In the case of PEOPLE OF THE PHILIPPINES vs. RICA G. CUYUGAN, G.R. Nos. 146641-43, November 18, 2002, it was held, inter alia, that when an obligation “is civil in character and in the absence of fraud, no criminal liability under the Revised Penal Code arises from the mere issuance of postdated checks as a guarantee of repayment.”
“x x x.
The transaction between appellant and the Abagat spouses, in our view, was one for a loan of money to be used by appellant in her business and she issued checks to guarantee the payment of the loan. As such, she has the obligation to make good the payment of the money borrowed by her. But such obligation is civil in character and in the absence of fraud, no criminal liability under the Revised Penal Code arises from the mere issuance of postdated checks as a guarantee of repayment. We find appellants allegation, that the Abagat spouses entered into a joint venture agreement with her for the supply of materials with the AFP, is self-serving. But we also note that the trial court convicted appellant on a general allegation that all the elements of estafa under Article 315, 2 (d) of the Revised Penal Code had been proved by the prosecution without making any reference to or giving any proof of the actual fraud that appellant allegedly committed to make her liable for estafa. It is elementary that where an allegation in the information is an essential element of the crime, the same must be proved beyond reasonable doubt to sustain a conviction. In this case, the prosecution did not establish specifically and conclusively the fraud alleged as an element of the offenses charged.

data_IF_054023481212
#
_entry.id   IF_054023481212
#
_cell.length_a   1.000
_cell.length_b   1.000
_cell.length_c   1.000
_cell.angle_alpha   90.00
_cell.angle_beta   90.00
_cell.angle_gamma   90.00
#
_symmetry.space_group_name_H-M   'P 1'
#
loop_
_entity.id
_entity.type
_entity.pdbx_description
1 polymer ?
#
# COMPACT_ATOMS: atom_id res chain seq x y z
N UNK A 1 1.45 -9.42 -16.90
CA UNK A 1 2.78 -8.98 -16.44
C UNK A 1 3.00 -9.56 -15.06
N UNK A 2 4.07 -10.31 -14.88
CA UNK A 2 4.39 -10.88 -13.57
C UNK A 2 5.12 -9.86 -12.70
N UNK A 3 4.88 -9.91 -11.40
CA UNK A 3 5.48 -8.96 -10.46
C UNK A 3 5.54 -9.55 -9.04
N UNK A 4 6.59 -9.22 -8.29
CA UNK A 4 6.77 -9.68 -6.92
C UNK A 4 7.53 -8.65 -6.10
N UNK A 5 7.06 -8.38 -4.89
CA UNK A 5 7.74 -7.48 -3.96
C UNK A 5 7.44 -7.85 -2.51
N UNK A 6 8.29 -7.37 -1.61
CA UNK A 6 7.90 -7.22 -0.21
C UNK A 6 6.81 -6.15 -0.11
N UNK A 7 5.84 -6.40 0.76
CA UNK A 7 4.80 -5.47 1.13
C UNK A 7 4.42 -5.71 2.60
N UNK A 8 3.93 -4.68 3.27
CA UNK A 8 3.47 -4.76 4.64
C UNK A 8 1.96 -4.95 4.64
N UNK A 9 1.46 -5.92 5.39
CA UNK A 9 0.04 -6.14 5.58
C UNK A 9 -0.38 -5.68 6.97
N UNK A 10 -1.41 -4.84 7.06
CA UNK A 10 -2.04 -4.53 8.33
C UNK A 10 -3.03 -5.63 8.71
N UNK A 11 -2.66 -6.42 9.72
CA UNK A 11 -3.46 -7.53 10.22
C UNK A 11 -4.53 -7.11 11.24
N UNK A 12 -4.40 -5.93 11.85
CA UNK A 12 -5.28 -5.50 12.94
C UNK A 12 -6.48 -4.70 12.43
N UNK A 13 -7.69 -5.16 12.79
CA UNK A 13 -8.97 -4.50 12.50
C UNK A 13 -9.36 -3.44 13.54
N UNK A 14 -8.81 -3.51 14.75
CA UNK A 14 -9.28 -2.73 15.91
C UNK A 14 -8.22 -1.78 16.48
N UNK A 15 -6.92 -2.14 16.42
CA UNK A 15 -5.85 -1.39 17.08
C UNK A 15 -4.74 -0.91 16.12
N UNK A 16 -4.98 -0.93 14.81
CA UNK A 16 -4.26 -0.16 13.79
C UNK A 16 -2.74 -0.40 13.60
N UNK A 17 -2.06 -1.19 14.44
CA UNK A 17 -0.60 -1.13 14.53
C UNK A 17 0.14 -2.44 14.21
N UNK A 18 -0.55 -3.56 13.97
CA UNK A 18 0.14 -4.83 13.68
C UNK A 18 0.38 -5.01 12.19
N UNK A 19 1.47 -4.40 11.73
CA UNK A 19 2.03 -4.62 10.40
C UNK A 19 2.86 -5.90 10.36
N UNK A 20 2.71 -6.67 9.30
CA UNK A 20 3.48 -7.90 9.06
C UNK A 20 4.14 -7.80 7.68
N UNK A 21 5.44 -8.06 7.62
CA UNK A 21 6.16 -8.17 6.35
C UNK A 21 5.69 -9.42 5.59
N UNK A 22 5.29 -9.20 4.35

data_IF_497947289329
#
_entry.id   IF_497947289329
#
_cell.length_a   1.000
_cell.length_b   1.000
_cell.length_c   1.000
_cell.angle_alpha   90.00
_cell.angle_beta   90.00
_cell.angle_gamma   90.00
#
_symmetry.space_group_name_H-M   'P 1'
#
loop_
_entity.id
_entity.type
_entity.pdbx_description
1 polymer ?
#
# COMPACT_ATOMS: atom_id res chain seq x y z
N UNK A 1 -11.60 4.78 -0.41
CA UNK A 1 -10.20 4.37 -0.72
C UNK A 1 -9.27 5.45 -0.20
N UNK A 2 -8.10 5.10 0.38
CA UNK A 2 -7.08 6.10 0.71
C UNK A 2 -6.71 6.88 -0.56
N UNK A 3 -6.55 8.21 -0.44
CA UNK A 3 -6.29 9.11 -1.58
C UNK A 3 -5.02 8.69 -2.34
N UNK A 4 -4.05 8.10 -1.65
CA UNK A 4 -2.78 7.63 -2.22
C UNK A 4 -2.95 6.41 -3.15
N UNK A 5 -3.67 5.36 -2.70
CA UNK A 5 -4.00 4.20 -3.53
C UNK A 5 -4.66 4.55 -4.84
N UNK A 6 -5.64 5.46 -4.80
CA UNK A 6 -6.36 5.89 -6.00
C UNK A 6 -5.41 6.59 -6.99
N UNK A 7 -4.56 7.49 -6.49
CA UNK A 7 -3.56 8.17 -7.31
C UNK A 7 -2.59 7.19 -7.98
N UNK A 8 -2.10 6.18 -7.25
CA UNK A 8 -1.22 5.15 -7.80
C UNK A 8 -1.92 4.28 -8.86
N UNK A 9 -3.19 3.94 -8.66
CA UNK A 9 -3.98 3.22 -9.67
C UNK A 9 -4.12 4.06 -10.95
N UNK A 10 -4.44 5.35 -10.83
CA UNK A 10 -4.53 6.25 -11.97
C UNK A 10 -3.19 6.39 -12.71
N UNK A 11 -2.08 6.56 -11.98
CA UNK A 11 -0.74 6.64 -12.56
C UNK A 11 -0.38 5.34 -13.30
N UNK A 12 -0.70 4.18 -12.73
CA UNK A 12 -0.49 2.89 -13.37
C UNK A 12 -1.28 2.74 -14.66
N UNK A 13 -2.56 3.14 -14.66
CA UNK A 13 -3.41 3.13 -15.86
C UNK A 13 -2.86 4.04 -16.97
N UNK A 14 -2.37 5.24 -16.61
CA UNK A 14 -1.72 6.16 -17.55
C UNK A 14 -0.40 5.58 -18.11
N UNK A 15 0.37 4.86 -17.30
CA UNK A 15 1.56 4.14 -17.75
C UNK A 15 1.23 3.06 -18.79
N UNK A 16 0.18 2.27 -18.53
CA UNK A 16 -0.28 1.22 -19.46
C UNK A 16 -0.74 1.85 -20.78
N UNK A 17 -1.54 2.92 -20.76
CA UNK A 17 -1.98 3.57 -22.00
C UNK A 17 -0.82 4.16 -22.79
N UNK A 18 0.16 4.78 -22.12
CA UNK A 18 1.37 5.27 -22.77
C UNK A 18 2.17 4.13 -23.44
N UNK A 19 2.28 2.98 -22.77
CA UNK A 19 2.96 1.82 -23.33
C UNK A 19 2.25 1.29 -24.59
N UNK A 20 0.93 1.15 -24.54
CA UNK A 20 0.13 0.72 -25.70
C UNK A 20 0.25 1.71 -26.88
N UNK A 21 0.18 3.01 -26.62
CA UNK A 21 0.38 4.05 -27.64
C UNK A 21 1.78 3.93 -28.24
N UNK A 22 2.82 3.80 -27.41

X x x.”